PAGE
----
Håndballambassadørene Marit Breivik, Else-Marthe Sørlie Lybekk og Alexander Buchmann besøkte i september Right To Play's prosjekter i Uganda. Her gjennomførte trioen håndballskole med stor entusiasme til stor glede og inspirasjon for unge, lovende håndballtalenter som knapt nok tidligere hadde sett eller tatt i en håndball. Representanter fra Right To Play's nasjonale partner Kjøpmannshuset med SPAR og Joker deltok også på turen. Les hele historien skrevet av Right To Play's lokale kommunikasjonskoordinator i Uganda, Atuhura Tadeo under.
NORWEGIAN DELEGATION CONDUCTS HANDBALL CLINIC AND WITNESSES THE POWER OF SPORT AND PLAY
By Atuhura Tadeo
Country & Regional communications Coordinator- EASA
“It’s thrilling to see what the children are doing in terms of games and I’m amazed how the junior leaders are conducting their activities”! These revelations and many others defined the expressions from a team of visitors from Norway upon seeing the children conducting Right To Play activities. The delegation from Norway included three Athlete Ambassadors from the Norwegian National Handball Team together with Right To Play Norway’s National Partners SPAR & Joker. National Director Laila Andresen was head of the delegation which visited Uganda in September 2009. The team visited Kampala projects in Naguru community and LYMPDA (Lubya Youth Manpower Development Agency), and conducted handball clinics in Omoro and Morapesu primary schools in Lira and Soroti respectively.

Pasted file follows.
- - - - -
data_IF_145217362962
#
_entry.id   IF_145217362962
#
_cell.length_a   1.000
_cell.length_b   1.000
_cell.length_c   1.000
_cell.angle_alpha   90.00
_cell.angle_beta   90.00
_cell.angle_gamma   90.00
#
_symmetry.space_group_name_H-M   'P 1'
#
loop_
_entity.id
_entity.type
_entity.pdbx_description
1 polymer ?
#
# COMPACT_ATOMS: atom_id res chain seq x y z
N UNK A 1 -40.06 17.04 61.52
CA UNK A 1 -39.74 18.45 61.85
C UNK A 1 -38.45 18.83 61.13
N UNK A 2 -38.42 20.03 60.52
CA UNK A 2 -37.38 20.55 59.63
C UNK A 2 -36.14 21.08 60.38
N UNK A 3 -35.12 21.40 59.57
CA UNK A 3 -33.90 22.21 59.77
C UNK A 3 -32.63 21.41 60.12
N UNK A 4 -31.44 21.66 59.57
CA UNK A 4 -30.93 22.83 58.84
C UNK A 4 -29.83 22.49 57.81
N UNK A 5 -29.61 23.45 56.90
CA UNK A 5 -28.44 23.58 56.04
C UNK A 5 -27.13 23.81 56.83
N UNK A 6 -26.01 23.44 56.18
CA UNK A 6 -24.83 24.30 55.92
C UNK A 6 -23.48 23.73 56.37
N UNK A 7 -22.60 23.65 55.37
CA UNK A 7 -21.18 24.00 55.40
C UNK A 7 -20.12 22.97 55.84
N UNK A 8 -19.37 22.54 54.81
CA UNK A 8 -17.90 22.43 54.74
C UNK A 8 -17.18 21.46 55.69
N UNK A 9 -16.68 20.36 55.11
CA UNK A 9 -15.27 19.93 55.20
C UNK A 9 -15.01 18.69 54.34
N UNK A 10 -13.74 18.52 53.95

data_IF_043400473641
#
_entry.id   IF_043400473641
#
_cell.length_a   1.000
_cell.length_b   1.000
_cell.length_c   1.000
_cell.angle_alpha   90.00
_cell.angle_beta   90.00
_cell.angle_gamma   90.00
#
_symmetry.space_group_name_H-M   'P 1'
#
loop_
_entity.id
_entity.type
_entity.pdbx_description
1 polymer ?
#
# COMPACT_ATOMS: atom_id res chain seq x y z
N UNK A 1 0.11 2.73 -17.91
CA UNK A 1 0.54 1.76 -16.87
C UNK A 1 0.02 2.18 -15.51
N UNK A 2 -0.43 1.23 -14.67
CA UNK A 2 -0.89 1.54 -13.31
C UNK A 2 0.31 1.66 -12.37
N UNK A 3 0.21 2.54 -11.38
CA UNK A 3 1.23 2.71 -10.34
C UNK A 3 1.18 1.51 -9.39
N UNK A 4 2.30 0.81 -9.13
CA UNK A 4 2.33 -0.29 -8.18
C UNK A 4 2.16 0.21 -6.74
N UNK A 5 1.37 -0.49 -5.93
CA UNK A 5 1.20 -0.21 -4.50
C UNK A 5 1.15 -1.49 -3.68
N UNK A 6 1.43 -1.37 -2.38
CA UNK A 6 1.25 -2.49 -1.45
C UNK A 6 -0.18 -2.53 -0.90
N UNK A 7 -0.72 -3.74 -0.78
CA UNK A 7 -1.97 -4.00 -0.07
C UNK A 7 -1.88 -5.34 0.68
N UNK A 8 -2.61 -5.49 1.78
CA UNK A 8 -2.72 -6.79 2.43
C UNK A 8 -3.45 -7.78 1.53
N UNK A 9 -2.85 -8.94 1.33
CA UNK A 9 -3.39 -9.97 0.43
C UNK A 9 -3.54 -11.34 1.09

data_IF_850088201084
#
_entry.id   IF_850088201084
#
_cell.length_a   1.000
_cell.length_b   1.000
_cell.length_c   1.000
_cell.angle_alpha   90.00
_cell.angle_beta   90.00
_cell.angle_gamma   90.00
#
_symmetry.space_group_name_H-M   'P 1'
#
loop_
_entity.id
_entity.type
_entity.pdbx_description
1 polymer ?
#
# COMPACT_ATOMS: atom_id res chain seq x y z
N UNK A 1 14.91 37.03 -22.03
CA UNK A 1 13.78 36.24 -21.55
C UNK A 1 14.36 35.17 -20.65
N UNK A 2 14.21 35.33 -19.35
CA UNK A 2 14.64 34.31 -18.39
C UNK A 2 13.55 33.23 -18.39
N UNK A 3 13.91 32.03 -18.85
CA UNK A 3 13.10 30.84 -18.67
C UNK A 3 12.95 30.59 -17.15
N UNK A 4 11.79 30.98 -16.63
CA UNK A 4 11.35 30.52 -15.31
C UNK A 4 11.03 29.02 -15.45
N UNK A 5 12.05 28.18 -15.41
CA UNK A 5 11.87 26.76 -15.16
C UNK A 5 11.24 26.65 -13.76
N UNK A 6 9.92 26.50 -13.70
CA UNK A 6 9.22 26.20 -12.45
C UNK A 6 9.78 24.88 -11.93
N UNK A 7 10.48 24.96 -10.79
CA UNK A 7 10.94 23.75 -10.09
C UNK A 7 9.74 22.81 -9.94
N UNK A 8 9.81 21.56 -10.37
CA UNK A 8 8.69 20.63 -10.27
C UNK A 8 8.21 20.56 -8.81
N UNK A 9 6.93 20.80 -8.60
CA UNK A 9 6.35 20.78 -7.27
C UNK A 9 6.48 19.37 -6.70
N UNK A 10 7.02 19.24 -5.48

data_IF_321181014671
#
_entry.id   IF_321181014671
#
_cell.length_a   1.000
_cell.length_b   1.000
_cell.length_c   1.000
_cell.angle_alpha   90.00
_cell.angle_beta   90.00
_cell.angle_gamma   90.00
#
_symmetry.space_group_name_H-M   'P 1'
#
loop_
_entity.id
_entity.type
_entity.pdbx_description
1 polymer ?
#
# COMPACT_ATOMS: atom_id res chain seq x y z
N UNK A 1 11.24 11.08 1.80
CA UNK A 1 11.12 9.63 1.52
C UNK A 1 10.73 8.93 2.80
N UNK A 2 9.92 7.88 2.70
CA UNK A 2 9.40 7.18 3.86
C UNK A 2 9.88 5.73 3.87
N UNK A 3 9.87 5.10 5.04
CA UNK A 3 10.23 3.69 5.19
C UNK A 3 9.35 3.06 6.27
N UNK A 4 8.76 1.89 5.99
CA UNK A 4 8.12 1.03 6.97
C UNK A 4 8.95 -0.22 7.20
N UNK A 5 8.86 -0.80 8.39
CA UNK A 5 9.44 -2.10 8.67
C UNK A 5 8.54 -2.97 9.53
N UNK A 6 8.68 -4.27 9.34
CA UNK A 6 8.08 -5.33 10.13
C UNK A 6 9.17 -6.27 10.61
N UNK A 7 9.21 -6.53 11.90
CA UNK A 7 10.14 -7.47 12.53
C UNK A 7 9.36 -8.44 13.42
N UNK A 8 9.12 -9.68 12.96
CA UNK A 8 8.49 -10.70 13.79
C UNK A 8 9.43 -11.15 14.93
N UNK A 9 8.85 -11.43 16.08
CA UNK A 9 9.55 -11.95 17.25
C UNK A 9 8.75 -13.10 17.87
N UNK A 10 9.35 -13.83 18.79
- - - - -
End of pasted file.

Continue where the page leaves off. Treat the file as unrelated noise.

“The skills the handball delegation gave the Right To Play coaches and the children will help us promote a team spirit among the children and the community. We will use the handball book given out to guide us to increase on the talents of the children in handball”, explained Victor Ekesu project coordinator Lira. The Right To Play project in Lira is now reaching out to more than 12.000 children after a period of less than two years of activities.
“I’m amazed how the children are conducting the games among fellow children. This is so inspiring to me. I’m learning a lot about Right To Play’s games”, said Alexander Buchmann, Right To Play Athlete Ambassador and handball player on the Norwegian National Team.
While conducting the handball clinic in Amach primary school, Marit Breivik, former Head Coach Norwegian National Handball Team, noted that the children are fast at learning the handball skill. The team organized two teams of children and trained them to learn and improve handball skills. Supported by Else-Marthe Sorlie Lybekk, Athlete Ambassador and the most-winning female handball player in Norway including the Olympic Gold Medal from Beijing’08, the delegation managed to interact with the children through sport and play. “There is a lot to learn from the children, they are active and willing to learn. This is thrilling,” said Marit.
Gilbert, junior leader in Oromo primary school, described the visit of the team as a source of inspiration to the children and a tool of encouragement towards what they were engaged in. “I am happy that you have come to play with us. This is great for us and we feel happy and free”, Gilbert said enthusiastic. In Moruapesur the sounds of “Do as I do”, a warm up game and the Right To Play claps, defined a happy moment for the visitors. Children were excited of the interaction and free encounter of the visiting team. In a poem on sanitation a junior leader described the importance of Right To Play’s with focus on hygiene through the Green Health Ball.